La Salle v Ole Miss

What kind of punishment is PJ Hairston looking at?


We all know the story of PJ Hairston and the rental cars by now.

The answer that everyone is looking for has less to do with what happened in the past and more to do with what is going to happen in the future: how long is Hairston going to have to sit out next season?

He’s been cleared of all charges stemming from getting pulled over driving without a license on June 5th, meaning that there will be no legal ramifications for the drugs and the guns that were found outside the vehicle. But that doesn’t mean that Roy Williams won’t take that chance to punish Hairston; just because he’s innocent in the eyes of the court doesn’t necessarily mean he’ll get a free pass from his coach.

But in that case, we’re probably only talking a couple of games.

The bigger issue is how the NCAA is going to view the fact that Hairston was riding around in a car that was paid for by someone else, namely convicted felon Haydn ‘Fats’ Thomas.

Andrew Carter of the Raleigh News & Observer did some digging here:

“Assuming (Fats) Thomas is not classified as an agent … Hairston is looking at repaying the value of his use of the rental car, and possibly a suspension up to 10 games or so depending on how many days he used the car,” [John] Infante [of the Bylaw Blog] wrote in an email. “This is also assuming that is the extent of the benefits he received.”


Including taxes, fees and a $165 towing charge, the daily rental rate of the Yukon was $420. The daily rate for the Camaro came to nearly $80. Combined, the charges for the cars came to more than $500 for the two days Hairston drove them.

$501-$700 of impermissible benefits will get you a three game suspension. The sliding scale increases as more money is involved, and we don’t know just what the NCAA will be able to dig up regarding Hairston’s use of rental cars or if there were other impermissible benefits.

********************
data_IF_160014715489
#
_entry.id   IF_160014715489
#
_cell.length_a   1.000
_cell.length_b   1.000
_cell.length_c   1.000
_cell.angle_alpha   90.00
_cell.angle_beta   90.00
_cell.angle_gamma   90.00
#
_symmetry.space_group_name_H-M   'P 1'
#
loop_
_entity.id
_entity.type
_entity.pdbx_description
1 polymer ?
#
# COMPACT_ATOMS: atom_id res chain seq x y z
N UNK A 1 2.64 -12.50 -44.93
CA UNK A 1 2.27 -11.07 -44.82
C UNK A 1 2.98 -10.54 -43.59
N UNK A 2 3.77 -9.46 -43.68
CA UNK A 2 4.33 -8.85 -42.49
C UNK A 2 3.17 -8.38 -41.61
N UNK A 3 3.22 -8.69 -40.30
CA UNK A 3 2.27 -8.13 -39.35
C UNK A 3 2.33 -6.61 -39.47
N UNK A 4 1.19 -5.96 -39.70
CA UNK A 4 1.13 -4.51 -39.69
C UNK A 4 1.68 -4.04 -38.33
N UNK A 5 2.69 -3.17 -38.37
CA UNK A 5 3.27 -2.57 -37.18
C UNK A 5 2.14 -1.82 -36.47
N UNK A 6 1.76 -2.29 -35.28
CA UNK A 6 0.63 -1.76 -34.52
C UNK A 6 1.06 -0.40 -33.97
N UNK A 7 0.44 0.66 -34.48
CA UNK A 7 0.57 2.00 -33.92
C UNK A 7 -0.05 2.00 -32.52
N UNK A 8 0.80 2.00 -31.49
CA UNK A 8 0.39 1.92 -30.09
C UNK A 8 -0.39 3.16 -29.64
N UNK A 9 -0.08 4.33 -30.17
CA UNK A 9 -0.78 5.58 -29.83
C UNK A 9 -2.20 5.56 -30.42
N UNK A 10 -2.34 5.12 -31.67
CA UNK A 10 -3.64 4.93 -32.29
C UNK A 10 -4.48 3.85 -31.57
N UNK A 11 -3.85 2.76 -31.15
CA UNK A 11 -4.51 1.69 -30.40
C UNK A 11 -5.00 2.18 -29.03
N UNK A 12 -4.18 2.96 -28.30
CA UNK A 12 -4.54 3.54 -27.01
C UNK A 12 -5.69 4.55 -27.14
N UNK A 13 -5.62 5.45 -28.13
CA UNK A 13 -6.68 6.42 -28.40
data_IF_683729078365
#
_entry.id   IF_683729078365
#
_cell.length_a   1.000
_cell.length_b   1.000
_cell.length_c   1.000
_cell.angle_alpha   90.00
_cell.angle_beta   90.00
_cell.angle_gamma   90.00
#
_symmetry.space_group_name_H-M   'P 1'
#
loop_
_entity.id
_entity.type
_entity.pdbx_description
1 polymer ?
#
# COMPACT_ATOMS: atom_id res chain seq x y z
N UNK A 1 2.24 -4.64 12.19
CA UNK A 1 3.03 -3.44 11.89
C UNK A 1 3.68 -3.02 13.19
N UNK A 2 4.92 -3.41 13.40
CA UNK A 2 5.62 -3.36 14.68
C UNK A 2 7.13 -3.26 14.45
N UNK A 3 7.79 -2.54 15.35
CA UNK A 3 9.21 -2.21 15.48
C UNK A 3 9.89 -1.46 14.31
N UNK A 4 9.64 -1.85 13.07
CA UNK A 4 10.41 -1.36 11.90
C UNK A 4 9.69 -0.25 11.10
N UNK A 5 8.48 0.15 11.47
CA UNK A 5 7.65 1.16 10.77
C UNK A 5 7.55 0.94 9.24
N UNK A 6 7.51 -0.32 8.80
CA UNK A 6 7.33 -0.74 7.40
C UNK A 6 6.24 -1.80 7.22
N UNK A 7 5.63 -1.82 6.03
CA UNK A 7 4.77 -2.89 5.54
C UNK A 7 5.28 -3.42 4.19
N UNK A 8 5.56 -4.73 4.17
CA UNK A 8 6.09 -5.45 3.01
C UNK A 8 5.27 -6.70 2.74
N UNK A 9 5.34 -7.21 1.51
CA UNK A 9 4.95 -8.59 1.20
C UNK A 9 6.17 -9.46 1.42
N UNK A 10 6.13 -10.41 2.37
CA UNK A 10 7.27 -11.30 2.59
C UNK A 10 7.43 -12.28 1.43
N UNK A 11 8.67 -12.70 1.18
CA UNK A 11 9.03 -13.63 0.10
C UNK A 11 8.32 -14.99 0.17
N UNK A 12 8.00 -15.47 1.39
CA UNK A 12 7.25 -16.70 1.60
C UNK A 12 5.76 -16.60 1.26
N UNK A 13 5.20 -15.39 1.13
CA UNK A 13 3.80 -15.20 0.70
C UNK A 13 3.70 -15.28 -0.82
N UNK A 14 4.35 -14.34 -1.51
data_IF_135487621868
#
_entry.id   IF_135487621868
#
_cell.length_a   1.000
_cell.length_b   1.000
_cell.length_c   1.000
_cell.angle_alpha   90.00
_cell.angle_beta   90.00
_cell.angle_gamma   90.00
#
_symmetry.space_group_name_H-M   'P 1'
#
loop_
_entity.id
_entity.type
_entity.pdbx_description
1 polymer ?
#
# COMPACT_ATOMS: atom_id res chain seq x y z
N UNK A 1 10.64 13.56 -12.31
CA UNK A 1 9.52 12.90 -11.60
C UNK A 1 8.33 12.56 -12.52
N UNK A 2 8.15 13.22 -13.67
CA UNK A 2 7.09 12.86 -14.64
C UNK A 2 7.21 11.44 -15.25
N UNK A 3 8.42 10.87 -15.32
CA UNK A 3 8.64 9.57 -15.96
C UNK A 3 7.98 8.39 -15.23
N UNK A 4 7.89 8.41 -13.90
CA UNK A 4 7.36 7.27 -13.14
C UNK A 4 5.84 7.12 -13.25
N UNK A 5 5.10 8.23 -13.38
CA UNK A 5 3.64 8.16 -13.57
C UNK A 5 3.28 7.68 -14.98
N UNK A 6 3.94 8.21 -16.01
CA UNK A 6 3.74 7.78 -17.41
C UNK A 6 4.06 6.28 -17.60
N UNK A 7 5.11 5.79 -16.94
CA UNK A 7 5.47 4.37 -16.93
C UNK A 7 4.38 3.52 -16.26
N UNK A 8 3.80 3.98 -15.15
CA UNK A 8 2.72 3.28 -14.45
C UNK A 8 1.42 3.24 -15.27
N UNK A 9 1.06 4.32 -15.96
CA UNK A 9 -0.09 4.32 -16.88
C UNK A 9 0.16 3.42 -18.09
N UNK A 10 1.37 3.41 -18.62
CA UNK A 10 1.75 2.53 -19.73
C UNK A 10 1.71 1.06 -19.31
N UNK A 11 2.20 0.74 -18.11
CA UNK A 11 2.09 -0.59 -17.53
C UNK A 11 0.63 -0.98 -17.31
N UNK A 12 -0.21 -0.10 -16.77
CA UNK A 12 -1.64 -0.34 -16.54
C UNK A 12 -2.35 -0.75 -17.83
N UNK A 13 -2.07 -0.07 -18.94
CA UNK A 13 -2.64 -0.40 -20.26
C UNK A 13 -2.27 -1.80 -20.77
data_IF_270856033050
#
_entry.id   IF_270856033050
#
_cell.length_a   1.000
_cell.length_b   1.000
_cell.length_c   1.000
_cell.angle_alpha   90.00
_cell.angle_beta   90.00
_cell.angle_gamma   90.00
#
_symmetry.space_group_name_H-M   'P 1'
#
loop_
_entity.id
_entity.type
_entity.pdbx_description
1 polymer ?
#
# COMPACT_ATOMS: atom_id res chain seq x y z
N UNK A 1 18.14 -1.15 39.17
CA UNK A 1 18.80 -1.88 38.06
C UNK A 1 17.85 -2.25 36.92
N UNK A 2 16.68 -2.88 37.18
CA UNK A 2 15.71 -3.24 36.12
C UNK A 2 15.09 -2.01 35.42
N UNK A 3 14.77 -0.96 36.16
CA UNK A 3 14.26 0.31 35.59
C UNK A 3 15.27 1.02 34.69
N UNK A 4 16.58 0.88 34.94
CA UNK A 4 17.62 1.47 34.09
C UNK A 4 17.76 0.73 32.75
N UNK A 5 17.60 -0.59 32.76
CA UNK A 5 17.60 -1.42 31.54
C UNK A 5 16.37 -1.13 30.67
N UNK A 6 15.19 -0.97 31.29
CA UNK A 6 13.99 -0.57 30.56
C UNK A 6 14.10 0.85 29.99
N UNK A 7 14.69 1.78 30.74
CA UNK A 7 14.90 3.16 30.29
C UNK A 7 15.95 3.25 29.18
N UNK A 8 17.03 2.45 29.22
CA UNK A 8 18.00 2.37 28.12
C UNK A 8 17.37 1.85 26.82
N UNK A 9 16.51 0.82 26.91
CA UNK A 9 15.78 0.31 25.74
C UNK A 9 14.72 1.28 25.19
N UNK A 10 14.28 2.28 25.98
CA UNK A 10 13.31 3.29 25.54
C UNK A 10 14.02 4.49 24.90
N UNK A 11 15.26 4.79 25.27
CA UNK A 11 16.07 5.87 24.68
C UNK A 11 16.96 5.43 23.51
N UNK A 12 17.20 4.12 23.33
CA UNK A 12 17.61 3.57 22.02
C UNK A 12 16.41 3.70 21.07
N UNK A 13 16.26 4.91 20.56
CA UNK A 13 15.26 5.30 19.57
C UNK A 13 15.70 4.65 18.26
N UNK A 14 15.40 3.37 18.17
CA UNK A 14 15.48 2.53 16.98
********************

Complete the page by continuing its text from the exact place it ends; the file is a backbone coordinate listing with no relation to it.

The bigger issue, however, will be if the NCAA can somehow determine that the money came from an agent. Remember this? The NCAA has already been looking into a connection between Hairston and Rodney Blackstock, the agent that caused all that ruckus with Ben McLemore.

You can find Rob on twitter @RobDauster.

Wichita State’s Anton Grady improving after being hospitalized

James Woodard, Anton Grady, Ron Baker
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Wichita State senior forward Anton Grady received some positive news on Saturday as a neurosurgeon reviewed MRI results, which are negative for spinal cord trauma.

According to a release from Wichita State, doctors believed Grady suffered a spinal cord concussion during a collision on Friday after he was taken off the floor in a stretcher and taken to a hospital in an ambulance. CT and MRI scans on Friday both turned up negative, but the news of Saturday’s results are an even more encouraging sign for Grady.

The injury for Grady occurred during a Friday loss to Alabama during the AdvoCare Invitational as the senior’s condition has improved since the collision. Grady will receive physical therapy over the next few days and doctors will check his progress before he is released from the hospital.

Grady has been alert and responsive to questions and had feeling in his extremities on Friday, but the use of his arms and legs was limited. By Saturday morning, Grady had improved the use of his extremities.

The 6-foot-8 Grady has averaged 9 points and 6 rebounds per game this season in his first season with the Shockers. The Cleveland State transfer is shooting 39 percent from the field.

Colorado’s Tory Miller reprimanded by Pac-12 after biting opponent

Dusan Ristic, Tory Miller
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Colorado sophomore forward Tory Miller has been reprimanded by the Pac-12 and he also apologized for biting Air Force’s Hayden Graham earlier this week.

During Colorado’s win over Air Force on Wednesday, Miller was assessed a Flagrant 2 Dead Ball Technical Foul and ejected with 12:25 left in the second half after biting Graham during a loose ball.

In a release from the Pac-12, they announced reprimanding Miller, but he will not be suspended.

“All of our student-athletes must adhere to the Pac-12’s Standards of Conduct and Sportsman-ship,” Pac-12 Commissioner Larry Scott said in the release. “Regardless of Mr. Miller’s frustration and emotion, such behavior is unacceptable and he is being appropriately reprimanded.”

Miller also released his apology in the same release.

“I would like to apologize for my actions during the Air Force game. I would like to apologize to Hayden Graham, Air Force, my teammates and fans. It was a heat of the moment thing. I’m an emotional player, but I let my emotions get the best of me. I will use this as a learning experience and focus on helping my teammates and respecting my opponents for the rest of the season and beyond,” Miller said.

For Miller to not be suspended for this is good news for him and Colorado since he won’t miss any additional action, but did the Pac-12 make the right decision on this?